Recently I stumbled on a passage from Acts that I had not read before. Acts 20:7-12 tells of a time Paul is preaching a lengthy sermon in a crowded upper room. As the sermon drones on and on one of the congregation who was perched precariously in a in a window falls asleep and tumbles to apparent death in the street below.
I was struck by this story in a “Whoa, I didn’t see that coming kind of way.” I decided to sketch an image of it. I have been sketching biblical passages for about five years and find it useful to explore a text visually. As I sketched I thought about being sleepy in church and wondered how the author or subsequent church leaders wanted this passage to be read(*see footnote below). Was it a cautionary tale? Regardless of how others wanted this to be read, to me what I took from it was that boring preaching was deadly. I began to think about how the church might learn to move beyond overreliance on the spoken word. There are multiple ways to connect with God. However more often than not the church is still stuck in this mode of preaching long winded sermons. One can see evidence in church payrolls where the preacher takes the lion’s share and the roles of youth minister, music director and organist follow far behind. To the extent that they exist at all, roles such as liturgical dance director or visual art coordinator tend to be volunteer positions.
So how can the church move beyond being a church where spoken word is the primary means of encountering God? I wish I had an easy answer. Things have not changed too much since Paul. The image of a preacher putting his congregation to sleep is sadly familiar. It is probably not a coincidence that I have not encountered this passage over the years. Who can expect a pastor to share such an unflattering passage. However I do remember an artist who was willing to broach this topic. When I was growing up the artwork of Robert O. Hodgell was widely collected by churches and faithful in our region. Hodgell depicts this theme in his print “Words, Words Words.”
Before you damn me all to hell, I should clarify my stance. I would not go so far as to advocate a ban preaching or anything like that. The bible is an amazing text that is worth reading and preaching about. And of course I have read the gospel of John, “In the beginning was the Word, and the Word was with God, and the Word was God.“ My point is that the church has some very old and unproductive habits that bear scrutiny.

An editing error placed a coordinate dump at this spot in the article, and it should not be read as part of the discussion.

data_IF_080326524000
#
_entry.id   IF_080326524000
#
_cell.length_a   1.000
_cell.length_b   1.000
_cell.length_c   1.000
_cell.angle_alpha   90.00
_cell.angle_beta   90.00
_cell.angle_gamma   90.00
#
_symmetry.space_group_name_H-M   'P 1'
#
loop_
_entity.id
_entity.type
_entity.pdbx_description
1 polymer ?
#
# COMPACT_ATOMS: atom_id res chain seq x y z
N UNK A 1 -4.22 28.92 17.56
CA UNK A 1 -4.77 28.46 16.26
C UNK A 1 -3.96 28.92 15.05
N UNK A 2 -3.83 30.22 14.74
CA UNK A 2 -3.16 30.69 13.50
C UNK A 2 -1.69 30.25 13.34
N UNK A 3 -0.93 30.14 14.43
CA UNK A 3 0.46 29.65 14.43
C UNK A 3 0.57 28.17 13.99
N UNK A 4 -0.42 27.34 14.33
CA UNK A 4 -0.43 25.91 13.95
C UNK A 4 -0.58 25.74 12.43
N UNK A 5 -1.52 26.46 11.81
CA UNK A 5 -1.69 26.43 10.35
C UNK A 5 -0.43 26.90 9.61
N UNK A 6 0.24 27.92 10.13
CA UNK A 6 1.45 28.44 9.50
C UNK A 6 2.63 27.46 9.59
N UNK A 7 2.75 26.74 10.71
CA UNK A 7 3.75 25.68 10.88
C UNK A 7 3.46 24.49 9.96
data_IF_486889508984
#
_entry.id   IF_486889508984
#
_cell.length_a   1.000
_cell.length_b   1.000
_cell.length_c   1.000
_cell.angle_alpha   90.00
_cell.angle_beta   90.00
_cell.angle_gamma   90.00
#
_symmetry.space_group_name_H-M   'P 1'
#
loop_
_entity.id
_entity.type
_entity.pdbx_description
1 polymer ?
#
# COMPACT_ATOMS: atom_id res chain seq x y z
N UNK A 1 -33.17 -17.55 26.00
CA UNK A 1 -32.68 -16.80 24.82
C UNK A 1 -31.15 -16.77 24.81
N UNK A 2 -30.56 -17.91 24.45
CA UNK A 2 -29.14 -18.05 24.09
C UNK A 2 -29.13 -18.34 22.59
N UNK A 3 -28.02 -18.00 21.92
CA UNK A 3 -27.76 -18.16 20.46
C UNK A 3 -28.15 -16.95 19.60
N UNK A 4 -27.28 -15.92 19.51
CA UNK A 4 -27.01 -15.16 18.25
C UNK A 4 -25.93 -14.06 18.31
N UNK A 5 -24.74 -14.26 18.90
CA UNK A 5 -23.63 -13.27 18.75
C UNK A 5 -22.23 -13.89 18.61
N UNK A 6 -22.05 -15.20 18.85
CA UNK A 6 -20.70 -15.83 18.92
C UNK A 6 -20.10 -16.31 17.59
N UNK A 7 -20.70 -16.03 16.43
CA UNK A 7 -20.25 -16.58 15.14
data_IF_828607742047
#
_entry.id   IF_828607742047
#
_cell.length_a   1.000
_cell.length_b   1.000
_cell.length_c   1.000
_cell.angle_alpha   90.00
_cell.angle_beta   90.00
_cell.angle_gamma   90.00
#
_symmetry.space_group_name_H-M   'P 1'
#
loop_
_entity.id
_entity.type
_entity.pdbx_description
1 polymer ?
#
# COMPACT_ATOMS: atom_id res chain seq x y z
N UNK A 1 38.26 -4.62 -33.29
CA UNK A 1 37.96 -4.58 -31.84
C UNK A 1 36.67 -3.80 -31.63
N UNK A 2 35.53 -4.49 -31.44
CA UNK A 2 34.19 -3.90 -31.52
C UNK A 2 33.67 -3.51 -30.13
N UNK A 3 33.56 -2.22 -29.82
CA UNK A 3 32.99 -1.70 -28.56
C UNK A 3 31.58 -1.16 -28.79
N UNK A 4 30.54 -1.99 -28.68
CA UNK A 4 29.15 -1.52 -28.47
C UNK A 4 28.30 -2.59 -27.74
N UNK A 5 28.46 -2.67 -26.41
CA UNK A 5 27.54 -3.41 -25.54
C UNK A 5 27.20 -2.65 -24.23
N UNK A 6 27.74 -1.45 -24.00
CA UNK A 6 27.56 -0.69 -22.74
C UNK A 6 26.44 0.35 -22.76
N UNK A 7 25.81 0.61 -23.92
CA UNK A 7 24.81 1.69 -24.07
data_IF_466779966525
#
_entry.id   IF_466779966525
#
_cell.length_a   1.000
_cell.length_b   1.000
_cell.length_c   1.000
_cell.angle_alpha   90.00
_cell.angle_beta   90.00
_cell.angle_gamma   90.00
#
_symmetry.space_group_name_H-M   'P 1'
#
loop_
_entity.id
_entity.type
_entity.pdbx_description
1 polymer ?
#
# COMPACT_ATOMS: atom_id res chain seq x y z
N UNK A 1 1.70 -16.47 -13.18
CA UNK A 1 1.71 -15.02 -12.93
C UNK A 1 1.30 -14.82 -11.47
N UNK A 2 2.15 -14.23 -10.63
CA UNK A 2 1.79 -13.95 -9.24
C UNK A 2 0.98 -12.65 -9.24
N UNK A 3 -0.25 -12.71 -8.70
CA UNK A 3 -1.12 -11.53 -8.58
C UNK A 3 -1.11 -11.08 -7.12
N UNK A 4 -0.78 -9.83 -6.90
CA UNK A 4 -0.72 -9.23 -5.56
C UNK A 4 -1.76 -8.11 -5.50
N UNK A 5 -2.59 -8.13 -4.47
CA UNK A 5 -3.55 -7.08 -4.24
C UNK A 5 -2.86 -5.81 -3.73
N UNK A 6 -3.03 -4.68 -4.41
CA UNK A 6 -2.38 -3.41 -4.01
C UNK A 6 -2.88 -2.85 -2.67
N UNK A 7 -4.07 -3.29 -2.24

Even as I outline my concerns, I hope that the arts might be a way for Christianity to find a new vitality in the future. A church that empowers sculptors, singers, filmmakers, dancers, painters and poets could bring out the best of us. It might be possible that a new paradigm could be forged to awaken people, but so far the most interesting developments in this area seem to be happening at the fringes. One might point to contemporary music services as a push to shake things up, but in my view contemporary music services are not the answer. The contemporary formats I have encountered embraced rather old fashioned theology and did not have a lot to offer musically. In other settings I have seen church art committees make an effort to make art a part of the church. These committees often seem to encounter brick walls and are encouraged only to the extent that they do not get in the way of what has always been done.
The story of the congregant that Paul put to sleep concludes on a happy note as miraculously the sleeper is resurrected. I would hope the health of the arts in the church could come alive in a similarly miraculous manner. I fear that I will take a lot of effort, but in God all things are possible. Lets pray for the best.
*In researching this blog entry, I came upon another interesting interpretation of the origin of this story, which predicates that Luke used a literary strategy called hypertextual transvaluation to base this on an episode from Homer. The full essay by Dennis R. MacDonald is posted here: http://www.depts.drew.edu/jhc/mcdonald.html
Doug Haynes is a painter, writer and the spouse of a pastor.